This leads to conflict situations between the tiger and man, and is an objective indicator of the unfavorable life in the population of predators, after which a decrease in their numbers may occur. 
 
To get out of this situation, it is urgent to prohibit felling of oak and ash in the habitat of the tiger, sort out the situation and, at the legislative level, make the final decision to preserve the habitat of a rare predator. 
 
Please do not leave our message without attention! The situation is extremely serious, we are talking about the complete degradation of unique forests, in which, apart from the tiger, live the Himalayan bears and other rare animals of the Ussuri taiga, which are endemics of our country and promising objects of international ecological tourism. 
 
A.S. Batalov,
director of the LLC “Forest-hunting economy“ Durminskoye ”, 
honored worker of the hunting economy of the Khabarovsk Territory, 
responsible executor of tiger monitoring in the Khabarovsk Territory. "

http://debri-dv.com/article/21227/polpreda_trutneva_prosyat_v_srochnom_poryadke_zapretit_vyrubku_duba_i_yasenya_v_areale_obitaniya_tig...
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Finland Shadow Offline
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I just edited my last posting with letter from Alexander Batalov. I noticed, that by mistake I had only part of it quoted yesterday. Now whole text is there.
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Anyone know the latest numbers in the wild btw? Last one I found was 540, based on the WWF website
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(07-04-2019, 03:39 PM)slicknick Wrote: Anyone know the latest numbers in the wild btw? Last one I found was 540, based on the WWF website

Maybe that is best estimation now. This link is to one report from the end of 2018 concerning Amur tigers and leopards. Interesting information and also making it clear, that problems do exist there despite many positive things.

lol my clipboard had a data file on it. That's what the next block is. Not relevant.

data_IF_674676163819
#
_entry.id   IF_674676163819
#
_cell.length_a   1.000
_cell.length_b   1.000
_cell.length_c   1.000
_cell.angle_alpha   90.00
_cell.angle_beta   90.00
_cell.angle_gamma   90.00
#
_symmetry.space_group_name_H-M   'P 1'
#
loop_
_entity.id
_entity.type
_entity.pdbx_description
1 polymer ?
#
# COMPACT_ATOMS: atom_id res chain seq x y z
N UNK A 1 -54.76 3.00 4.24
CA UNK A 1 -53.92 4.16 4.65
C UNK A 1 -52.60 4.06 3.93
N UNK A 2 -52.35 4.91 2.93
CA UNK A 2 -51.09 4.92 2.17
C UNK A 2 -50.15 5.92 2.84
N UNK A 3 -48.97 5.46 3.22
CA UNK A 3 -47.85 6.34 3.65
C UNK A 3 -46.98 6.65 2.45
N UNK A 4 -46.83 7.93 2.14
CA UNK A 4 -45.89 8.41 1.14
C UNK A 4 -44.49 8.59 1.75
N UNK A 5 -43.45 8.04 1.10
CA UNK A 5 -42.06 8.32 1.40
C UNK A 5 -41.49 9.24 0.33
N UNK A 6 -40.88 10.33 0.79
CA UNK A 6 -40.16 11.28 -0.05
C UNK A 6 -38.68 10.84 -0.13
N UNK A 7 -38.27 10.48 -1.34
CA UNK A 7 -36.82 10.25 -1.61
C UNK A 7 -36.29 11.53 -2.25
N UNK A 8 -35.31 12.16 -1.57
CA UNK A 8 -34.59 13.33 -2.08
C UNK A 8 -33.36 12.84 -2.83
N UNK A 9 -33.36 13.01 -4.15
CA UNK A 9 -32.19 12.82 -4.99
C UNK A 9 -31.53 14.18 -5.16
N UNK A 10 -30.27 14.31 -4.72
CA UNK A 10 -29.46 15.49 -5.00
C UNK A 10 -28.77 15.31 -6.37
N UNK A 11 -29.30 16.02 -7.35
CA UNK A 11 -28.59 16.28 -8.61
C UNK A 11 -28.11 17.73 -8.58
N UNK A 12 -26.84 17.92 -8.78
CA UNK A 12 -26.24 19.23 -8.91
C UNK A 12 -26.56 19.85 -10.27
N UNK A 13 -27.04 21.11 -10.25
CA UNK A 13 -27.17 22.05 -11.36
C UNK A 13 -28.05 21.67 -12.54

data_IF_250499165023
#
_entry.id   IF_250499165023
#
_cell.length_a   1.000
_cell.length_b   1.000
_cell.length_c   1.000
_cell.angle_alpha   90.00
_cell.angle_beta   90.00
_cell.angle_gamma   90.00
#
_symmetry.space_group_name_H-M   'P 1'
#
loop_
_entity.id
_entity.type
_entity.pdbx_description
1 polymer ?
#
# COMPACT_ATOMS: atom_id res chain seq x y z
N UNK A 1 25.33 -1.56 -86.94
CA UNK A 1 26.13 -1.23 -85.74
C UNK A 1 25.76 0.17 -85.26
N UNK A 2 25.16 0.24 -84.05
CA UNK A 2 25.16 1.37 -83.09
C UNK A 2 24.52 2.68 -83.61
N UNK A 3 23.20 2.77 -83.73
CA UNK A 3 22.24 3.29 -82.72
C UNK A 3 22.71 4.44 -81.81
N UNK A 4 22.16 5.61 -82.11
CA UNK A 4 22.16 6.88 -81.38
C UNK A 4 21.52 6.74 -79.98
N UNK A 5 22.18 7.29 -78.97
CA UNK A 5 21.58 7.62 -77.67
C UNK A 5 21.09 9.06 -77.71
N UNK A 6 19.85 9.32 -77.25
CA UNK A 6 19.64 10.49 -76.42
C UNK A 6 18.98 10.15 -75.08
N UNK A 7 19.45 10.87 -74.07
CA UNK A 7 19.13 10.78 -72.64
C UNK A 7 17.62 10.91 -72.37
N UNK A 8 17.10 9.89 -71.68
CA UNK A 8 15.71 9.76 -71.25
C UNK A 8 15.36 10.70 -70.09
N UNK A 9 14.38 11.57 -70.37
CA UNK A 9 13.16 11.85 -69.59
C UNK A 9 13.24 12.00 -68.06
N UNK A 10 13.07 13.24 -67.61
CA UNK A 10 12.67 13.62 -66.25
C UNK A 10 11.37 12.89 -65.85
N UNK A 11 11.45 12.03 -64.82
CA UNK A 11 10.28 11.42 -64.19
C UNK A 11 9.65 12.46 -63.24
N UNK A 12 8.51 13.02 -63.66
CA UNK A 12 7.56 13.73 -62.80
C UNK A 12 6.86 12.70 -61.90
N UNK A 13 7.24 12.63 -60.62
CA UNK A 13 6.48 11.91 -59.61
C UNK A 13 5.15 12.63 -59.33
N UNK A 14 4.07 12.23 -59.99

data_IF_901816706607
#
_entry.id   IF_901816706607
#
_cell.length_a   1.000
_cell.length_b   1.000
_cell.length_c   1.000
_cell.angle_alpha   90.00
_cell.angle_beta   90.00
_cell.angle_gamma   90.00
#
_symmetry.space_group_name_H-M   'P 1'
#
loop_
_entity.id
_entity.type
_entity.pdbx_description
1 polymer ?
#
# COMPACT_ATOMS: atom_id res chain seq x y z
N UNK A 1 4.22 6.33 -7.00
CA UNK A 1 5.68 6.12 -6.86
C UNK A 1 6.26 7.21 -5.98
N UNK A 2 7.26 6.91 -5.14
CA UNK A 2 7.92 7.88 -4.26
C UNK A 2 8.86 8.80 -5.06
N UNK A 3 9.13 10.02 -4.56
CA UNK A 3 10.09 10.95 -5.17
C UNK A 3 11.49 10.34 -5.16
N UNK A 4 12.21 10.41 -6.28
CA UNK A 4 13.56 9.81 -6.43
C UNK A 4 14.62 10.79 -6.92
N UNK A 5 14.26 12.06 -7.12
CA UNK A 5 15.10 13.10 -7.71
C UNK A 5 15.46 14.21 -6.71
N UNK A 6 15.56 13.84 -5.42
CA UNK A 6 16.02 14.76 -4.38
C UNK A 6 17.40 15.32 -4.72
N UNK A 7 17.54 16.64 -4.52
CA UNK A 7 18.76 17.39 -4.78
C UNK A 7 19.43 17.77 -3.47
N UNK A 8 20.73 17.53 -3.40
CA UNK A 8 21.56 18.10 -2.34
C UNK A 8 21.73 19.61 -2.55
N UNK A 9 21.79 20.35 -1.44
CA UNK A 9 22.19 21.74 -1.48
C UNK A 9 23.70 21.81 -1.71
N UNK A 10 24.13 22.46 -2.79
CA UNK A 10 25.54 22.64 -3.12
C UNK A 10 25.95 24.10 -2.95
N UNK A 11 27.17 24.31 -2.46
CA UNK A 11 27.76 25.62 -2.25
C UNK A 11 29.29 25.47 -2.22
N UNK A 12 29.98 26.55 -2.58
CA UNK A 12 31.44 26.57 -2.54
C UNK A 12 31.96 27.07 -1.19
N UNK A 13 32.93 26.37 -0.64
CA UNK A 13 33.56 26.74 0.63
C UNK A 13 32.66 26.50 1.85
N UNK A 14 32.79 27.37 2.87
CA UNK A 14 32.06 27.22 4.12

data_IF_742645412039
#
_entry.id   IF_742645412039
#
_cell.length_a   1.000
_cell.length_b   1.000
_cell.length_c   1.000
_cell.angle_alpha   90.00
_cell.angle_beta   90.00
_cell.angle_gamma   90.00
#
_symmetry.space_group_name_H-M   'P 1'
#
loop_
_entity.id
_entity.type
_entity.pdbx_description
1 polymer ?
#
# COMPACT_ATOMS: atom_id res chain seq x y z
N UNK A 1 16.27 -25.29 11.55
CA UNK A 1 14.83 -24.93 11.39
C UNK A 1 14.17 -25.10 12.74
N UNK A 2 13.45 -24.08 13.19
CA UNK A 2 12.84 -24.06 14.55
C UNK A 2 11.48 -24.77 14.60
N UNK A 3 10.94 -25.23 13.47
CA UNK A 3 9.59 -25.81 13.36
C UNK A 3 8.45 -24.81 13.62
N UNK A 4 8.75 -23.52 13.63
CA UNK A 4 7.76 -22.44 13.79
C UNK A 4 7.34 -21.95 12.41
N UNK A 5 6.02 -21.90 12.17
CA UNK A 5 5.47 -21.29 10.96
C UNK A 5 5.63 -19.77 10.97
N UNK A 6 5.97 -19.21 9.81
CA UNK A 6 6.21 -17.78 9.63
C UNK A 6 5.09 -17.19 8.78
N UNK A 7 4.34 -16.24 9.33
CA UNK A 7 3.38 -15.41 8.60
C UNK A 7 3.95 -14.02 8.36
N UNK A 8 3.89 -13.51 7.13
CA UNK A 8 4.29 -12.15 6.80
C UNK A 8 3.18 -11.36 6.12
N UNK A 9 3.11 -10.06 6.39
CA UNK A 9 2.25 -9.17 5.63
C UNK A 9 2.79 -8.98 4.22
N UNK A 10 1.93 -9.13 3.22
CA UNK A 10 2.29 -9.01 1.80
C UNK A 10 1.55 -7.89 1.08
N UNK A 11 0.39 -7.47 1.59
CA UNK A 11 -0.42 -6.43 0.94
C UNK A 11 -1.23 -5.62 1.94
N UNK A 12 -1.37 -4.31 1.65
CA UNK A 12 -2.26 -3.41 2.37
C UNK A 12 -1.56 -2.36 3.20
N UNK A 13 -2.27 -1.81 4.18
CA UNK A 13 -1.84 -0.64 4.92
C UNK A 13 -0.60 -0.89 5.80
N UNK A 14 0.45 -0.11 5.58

Quote:
"According to the 2015 full-range Amur tiger count, about 523-540 Amur tigers are alive today in RFE, compared to 423-502 individuals in 2005. In 2018, Land of the Leopard National Park announced that the population of Amur leopards within its borders has increased to 84 adults and 19 cubs. This is a dramatic increase over the 57 leopards counted in the national park in 2015 and the first time in decades that the Amur leopard population has exceeded 100 animals. The upward trend in the Amur leopard and Amur tiger populations is very encouraging. 

But despite sustained conservation efforts over recent years and encouraging recent monitoring results, the big cats still remain at risk due to poaching, logging, forest fires, and prey depletion. Every year the wild populations of Amur tigers and Amur leopards officially lose up to ten individuals due to poaching and other reasons, including collisions with vehicles. According to official statistics published by government agencies and trusted sources, in 2018 the population of Amur tigers reportedly lost six individuals. Also, a huge number of skins, bones and derivatives belonging to about 45 Amur tigers that were killed in different years, were seized in 2018. Brief description of these cases can be found in Attachment I. "

Source: https://conservewildcats.org/wp-content/uploads/sites/5/2019/02/PHXFinal-report-2018_Securing-a-Future-for-Amur-Leopards-and-Tigers-in-Russia.pdf
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( This post was last modified: 07-05-2019, 08:07 PM by sanjay Edit Reason: corrected the formating )

(07-05-2019, 02:02 AM)Shadow Wrote:
(07-04-2019, 03:39 PM)slicknick Wrote: Anyone know the latest numbers in the wild btw? Last one I found was 540, based on the WWF website

Maybe that is best estimation now. This link is to one report from the end of 2018 concerning Amur tigers and leopards. Interesting information and also making it clear, that problems do exist there despite many positive things.

Quote:
"According to the 2015 full-range Amur tiger count, about 523-540 Amur tigers are alive today in RFE, compared to 423-502 individuals in 2005. In 2018, Land of the Leopard National Park announced that the population of Amur leopards within its borders has increased to 84 adults and 19 cubs. This is a dramatic increase over the 57 leopards counted in the national park in 2015 and the first time in decades that the Amur leopard population has exceeded 100 animals. The upward trend in the Amur leopard and Amur tiger populations is very encouraging.